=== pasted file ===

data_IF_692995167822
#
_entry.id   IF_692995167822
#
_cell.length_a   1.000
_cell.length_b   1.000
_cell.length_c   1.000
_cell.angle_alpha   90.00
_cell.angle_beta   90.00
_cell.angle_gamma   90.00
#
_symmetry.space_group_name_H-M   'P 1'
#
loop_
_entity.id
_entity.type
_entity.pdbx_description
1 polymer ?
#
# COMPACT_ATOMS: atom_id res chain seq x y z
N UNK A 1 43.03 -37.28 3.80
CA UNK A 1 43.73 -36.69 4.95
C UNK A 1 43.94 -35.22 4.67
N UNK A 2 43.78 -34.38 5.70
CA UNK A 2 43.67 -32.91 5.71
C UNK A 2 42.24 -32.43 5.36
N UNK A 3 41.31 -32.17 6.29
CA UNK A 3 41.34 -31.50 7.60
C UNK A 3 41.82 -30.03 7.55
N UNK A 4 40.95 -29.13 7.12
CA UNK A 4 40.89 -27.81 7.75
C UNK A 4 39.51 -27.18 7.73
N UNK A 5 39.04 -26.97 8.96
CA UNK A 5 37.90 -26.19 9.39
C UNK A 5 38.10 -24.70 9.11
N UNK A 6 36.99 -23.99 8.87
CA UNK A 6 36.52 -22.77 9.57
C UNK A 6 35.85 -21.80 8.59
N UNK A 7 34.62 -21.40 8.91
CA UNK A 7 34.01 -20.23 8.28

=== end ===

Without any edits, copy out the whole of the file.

data_IF_692995167822
#
_entry.id   IF_692995167822
#
_cell.length_a   1.000
_cell.length_b   1.000
_cell.length_c   1.000
_cell.angle_alpha   90.00
_cell.angle_beta   90.00
_cell.angle_gamma   90.00
#
_symmetry.space_group_name_H-M   'P 1'
#
loop_
_entity.id
_entity.type
_entity.pdbx_description
1 polymer ?
#
# COMPACT_ATOMS: atom_id res chain seq x y z
N UNK A 1 43.03 -37.28 3.80
CA UNK A 1 43.73 -36.69 4.95
C UNK A 1 43.94 -35.22 4.67
N UNK A 2 43.78 -34.38 5.70
CA UNK A 2 43.67 -32.91 5.71
C UNK A 2 42.24 -32.43 5.36
N UNK A 3 41.31 -32.17 6.29
CA UNK A 3 41.34 -31.50 7.60
C UNK A 3 41.82 -30.03 7.55
N UNK A 4 40.95 -29.13 7.12
CA UNK A 4 40.89 -27.81 7.75
C UNK A 4 39.51 -27.18 7.73
N UNK A 5 39.04 -26.97 8.96
CA UNK A 5 37.90 -26.19 9.39
C UNK A 5 38.10 -24.70 9.11
N UNK A 6 36.99 -23.99 8.87
CA UNK A 6 36.52 -22.77 9.57
C UNK A 6 35.85 -21.80 8.59
N UNK A 7 34.62 -21.40 8.91
CA UNK A 7 34.01 -20.23 8.28